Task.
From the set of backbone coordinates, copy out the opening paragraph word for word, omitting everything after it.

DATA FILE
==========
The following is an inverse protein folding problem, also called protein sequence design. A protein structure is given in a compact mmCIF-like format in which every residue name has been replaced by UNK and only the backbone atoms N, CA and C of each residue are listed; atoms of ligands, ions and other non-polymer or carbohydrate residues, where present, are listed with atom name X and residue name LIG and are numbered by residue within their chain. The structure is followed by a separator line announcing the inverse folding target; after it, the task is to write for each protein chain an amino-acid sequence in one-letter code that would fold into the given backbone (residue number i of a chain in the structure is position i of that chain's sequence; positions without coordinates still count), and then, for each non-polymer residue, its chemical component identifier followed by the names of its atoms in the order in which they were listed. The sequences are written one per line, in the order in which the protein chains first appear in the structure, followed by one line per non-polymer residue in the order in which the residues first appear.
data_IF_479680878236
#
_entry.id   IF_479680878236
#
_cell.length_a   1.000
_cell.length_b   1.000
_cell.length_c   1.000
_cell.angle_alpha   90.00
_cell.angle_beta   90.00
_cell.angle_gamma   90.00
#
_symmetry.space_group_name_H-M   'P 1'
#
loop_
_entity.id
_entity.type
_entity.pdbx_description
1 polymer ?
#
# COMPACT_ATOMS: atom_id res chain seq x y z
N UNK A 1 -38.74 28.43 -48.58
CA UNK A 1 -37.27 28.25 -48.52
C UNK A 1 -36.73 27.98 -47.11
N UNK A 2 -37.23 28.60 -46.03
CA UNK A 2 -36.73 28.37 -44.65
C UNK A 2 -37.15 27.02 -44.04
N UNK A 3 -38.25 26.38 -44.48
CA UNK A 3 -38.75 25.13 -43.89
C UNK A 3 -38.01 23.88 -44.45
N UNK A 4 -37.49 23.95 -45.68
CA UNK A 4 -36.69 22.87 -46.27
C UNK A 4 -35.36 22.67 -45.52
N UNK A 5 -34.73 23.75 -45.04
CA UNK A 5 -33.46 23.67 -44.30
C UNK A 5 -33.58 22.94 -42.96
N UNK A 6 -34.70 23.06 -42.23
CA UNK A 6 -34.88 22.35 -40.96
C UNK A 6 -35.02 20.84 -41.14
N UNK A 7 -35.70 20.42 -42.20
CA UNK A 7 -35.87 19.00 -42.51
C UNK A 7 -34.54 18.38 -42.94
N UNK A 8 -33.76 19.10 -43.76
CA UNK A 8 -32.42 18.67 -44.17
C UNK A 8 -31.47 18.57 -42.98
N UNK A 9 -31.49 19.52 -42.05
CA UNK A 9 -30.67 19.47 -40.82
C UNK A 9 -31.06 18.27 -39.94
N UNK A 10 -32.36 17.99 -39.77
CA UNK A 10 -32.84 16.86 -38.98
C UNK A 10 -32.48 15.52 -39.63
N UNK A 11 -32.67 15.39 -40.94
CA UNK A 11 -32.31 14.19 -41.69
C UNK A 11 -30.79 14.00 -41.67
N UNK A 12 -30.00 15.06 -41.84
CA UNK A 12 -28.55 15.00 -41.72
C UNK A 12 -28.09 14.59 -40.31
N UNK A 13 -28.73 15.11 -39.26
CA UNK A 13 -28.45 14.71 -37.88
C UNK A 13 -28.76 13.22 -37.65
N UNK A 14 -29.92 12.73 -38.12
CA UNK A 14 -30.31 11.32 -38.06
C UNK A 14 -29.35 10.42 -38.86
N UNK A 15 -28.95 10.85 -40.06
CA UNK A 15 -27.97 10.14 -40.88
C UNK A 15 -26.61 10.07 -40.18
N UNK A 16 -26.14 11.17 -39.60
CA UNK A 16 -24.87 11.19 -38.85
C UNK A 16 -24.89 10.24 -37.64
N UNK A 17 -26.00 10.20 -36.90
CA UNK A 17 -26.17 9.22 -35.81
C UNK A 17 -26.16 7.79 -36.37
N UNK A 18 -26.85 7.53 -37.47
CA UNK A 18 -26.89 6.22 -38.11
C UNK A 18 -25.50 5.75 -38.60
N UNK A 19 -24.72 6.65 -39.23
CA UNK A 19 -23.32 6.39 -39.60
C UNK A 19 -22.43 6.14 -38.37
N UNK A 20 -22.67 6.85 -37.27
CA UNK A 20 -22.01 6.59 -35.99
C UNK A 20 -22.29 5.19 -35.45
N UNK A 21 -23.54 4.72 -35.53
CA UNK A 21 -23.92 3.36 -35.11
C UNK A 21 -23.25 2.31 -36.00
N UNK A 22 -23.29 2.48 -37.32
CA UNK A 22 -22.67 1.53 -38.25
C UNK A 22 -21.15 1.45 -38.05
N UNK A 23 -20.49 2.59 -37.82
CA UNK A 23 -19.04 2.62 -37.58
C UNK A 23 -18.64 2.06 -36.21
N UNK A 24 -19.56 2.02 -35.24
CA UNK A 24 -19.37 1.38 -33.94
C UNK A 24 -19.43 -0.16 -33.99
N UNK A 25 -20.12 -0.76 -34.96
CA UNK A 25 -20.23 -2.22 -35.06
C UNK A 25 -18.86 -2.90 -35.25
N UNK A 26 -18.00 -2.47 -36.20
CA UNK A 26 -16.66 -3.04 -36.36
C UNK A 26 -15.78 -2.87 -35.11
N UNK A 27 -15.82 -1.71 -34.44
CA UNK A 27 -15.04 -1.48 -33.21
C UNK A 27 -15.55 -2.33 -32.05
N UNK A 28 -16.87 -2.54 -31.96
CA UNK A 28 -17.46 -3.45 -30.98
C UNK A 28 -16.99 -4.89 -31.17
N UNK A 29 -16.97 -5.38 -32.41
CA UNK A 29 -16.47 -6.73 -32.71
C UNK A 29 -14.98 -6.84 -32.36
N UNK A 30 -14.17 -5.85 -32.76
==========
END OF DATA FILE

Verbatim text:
The following is an inverse protein folding problem, also called protein sequence design. A protein structure is given in a compact mmCIF-like format in which every residue name has been replaced by UNK and only the backbone atoms N, CA and C of each residue are listed; atoms of ligands, ions and other non-polymer or carbohydrate residues, where present, are listed with atom name X and residue name LIG and are numbered by residue within their chain. The structure is followed by a separator line announcing the inverse folding target; after it, the task is to write for each protein chain an amino-acid sequence in one-letter code that would fold into the given backbone (residue number i of a chain in the structure is position i of that chain's sequence; positions without coordinates still count), and then, for each non-polymer residue, its chemical component identifier followed by the names of its atoms in the order in which they were listed. The sequences are written one per line, in the order in which the protein chains first appear in the structure, followed by one line per non-polymer residue in the order in which the residues first appear.